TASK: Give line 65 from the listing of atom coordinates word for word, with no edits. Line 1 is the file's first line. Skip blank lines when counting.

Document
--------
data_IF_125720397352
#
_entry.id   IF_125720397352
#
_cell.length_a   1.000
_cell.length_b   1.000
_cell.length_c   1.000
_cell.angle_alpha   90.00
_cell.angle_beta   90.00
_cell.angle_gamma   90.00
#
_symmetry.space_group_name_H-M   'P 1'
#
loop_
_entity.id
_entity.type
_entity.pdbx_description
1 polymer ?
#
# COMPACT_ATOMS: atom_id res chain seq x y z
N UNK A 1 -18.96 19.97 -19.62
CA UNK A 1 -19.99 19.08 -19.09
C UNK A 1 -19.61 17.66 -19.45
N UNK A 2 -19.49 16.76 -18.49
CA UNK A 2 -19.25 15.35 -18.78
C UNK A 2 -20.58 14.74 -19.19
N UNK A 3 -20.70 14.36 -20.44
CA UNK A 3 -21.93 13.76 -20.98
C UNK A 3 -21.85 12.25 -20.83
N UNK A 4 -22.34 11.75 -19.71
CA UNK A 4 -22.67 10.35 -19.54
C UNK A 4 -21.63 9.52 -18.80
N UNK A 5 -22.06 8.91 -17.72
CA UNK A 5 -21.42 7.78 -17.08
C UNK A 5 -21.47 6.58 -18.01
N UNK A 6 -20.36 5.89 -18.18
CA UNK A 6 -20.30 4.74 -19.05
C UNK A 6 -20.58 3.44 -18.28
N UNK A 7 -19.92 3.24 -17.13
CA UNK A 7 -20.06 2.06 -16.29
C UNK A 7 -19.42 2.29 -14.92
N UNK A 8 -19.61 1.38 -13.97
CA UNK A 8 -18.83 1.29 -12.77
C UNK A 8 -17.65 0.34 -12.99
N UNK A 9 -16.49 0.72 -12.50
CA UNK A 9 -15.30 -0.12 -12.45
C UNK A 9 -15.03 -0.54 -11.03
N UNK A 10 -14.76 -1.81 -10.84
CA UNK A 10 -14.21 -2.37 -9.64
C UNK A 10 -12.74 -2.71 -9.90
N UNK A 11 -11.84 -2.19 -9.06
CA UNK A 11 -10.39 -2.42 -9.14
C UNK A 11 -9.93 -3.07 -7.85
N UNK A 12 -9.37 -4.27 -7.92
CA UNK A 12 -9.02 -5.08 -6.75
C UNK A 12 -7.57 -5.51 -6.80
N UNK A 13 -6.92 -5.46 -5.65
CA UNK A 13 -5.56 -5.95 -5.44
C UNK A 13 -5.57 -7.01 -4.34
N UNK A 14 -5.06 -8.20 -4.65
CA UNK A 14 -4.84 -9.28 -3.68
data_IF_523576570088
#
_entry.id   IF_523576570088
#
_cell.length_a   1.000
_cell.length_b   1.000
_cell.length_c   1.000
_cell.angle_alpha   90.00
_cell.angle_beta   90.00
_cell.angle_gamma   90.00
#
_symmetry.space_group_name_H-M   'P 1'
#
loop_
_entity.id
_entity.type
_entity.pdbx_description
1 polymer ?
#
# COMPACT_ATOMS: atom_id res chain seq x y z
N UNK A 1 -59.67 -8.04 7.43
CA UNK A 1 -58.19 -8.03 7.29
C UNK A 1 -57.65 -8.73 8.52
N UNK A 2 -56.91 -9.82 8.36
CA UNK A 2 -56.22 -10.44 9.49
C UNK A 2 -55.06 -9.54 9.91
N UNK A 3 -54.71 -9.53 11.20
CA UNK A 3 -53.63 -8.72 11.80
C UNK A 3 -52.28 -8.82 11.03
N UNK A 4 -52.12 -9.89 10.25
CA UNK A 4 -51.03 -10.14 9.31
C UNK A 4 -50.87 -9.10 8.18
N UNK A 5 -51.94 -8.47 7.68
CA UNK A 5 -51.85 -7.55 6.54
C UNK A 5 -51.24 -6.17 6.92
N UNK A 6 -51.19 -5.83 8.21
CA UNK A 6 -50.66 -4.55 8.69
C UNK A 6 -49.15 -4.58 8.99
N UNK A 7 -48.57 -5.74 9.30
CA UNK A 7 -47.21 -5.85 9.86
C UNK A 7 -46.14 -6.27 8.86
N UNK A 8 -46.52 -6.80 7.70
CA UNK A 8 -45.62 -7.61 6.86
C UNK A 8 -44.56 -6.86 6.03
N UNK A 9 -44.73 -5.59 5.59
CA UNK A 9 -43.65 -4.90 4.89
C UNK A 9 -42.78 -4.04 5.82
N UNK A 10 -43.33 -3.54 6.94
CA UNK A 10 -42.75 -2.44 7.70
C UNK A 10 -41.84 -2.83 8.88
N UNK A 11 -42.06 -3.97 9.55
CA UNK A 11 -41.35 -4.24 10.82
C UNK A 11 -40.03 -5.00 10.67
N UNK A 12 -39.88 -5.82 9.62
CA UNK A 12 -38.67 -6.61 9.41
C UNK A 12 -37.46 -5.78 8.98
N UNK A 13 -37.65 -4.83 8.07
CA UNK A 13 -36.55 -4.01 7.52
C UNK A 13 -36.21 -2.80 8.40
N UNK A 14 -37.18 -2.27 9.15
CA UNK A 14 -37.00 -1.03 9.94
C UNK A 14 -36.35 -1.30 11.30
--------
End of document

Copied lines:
#